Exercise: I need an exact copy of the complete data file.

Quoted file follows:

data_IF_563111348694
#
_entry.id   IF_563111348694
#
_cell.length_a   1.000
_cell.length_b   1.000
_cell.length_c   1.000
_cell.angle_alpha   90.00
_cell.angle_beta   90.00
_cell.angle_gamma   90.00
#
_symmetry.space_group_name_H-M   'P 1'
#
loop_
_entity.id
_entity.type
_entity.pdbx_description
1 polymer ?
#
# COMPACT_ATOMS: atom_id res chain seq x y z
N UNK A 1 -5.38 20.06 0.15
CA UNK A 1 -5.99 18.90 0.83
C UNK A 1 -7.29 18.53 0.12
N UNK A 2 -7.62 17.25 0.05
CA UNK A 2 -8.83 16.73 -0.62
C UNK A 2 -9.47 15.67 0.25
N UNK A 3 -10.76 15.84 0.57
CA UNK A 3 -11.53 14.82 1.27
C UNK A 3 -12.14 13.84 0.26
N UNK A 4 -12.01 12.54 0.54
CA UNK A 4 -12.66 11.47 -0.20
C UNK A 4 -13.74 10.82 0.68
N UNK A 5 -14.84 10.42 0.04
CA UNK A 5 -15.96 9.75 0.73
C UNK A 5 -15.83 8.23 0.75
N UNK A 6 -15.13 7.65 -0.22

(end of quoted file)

data_IF_563111348694
#
_entry.id   IF_563111348694
#
_cell.length_a   1.000
_cell.length_b   1.000
_cell.length_c   1.000
_cell.angle_alpha   90.00
_cell.angle_beta   90.00
_cell.angle_gamma   90.00
#
_symmetry.space_group_name_H-M   'P 1'
#
loop_
_entity.id
_entity.type
_entity.pdbx_description
1 polymer ?
#
# COMPACT_ATOMS: atom_id res chain seq x y z
N UNK A 1 -5.38 20.06 0.15
CA UNK A 1 -5.99 18.90 0.83
C UNK A 1 -7.29 18.53 0.12
N UNK A 2 -7.62 17.25 0.05
CA UNK A 2 -8.83 16.73 -0.62
C UNK A 2 -9.47 15.67 0.25
N UNK A 3 -10.76 15.84 0.57
CA UNK A 3 -11.53 14.82 1.27
C UNK A 3 -12.14 13.84 0.26
N UNK A 4 -12.01 12.54 0.54
CA UNK A 4 -12.66 11.47 -0.20
C UNK A 4 -13.74 10.82 0.68
N UNK A 5 -14.84 10.42 0.04
CA UNK A 5 -15.96 9.75 0.73
C UNK A 5 -15.83 8.23 0.75
N UNK A 6 -15.13 7.65 -0.22